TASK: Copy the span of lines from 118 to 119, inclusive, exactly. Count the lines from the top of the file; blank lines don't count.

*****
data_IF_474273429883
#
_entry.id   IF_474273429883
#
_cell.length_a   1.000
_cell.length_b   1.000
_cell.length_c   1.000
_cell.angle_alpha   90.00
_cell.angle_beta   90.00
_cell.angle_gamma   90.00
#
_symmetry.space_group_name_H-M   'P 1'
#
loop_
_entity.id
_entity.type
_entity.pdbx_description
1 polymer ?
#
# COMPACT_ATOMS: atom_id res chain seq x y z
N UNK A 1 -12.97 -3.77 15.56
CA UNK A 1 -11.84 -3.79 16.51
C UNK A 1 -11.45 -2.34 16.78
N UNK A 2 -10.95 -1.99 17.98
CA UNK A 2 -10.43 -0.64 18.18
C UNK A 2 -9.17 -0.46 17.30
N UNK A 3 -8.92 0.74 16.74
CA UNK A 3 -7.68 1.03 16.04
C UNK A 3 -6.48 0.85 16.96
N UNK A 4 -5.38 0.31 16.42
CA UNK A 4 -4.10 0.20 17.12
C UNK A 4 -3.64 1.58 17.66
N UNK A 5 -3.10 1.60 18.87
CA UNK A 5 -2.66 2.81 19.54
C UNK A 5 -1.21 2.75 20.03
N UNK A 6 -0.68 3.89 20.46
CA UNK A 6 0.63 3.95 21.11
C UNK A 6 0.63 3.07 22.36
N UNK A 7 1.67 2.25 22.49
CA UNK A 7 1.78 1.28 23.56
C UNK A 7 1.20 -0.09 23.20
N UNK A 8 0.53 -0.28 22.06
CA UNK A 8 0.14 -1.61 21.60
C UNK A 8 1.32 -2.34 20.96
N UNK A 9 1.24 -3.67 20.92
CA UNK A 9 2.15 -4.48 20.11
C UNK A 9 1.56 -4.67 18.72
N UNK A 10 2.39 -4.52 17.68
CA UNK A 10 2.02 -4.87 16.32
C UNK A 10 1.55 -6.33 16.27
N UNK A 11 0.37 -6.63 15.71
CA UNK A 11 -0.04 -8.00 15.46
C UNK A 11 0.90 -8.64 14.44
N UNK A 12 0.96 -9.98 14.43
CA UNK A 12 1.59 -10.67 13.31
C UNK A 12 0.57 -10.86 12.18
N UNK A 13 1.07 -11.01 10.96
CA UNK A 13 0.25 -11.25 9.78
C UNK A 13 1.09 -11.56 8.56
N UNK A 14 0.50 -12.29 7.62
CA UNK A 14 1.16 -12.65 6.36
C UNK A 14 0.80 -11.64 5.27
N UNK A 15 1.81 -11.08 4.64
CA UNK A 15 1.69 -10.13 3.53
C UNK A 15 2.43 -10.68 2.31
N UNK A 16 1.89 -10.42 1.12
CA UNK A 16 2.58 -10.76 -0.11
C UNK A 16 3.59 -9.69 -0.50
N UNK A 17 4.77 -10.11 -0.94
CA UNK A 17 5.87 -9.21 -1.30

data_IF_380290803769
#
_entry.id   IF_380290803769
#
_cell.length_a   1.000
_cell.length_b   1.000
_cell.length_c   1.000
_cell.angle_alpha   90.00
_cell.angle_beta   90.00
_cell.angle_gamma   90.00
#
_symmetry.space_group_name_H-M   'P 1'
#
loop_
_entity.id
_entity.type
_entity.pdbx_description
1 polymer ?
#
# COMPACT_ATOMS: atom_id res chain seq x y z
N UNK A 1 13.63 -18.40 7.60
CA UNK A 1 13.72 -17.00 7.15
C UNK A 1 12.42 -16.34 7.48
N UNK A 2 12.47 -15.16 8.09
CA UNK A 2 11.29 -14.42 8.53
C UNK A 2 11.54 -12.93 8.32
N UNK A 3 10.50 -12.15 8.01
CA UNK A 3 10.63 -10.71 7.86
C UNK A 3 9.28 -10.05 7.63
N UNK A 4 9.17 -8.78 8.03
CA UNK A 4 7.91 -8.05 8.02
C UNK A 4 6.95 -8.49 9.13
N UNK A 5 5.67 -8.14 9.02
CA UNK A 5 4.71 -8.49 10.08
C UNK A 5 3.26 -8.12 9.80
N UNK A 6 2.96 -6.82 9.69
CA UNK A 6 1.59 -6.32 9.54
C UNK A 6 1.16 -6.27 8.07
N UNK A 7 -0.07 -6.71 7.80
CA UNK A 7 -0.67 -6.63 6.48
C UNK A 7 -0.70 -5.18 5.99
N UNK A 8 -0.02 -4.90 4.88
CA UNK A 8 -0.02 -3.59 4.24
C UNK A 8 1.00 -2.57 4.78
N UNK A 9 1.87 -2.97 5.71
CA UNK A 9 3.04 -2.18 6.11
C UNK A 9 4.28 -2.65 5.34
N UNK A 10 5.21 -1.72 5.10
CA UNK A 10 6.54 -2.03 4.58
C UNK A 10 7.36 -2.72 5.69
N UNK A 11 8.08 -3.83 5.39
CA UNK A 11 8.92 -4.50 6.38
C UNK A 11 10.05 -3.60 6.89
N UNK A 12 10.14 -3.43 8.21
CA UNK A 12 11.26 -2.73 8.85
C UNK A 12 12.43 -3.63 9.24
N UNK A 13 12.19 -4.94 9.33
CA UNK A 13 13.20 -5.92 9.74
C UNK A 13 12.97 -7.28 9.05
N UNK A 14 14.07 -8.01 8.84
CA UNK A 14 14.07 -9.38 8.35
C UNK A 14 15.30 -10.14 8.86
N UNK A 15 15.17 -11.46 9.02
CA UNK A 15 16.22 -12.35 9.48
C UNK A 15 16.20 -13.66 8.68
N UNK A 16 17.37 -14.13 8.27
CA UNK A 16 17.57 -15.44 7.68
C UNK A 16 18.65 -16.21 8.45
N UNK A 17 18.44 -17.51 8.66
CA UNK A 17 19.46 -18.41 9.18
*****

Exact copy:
N UNK A 10 5.21 -1.72 5.10
CA UNK A 10 6.54 -2.03 4.58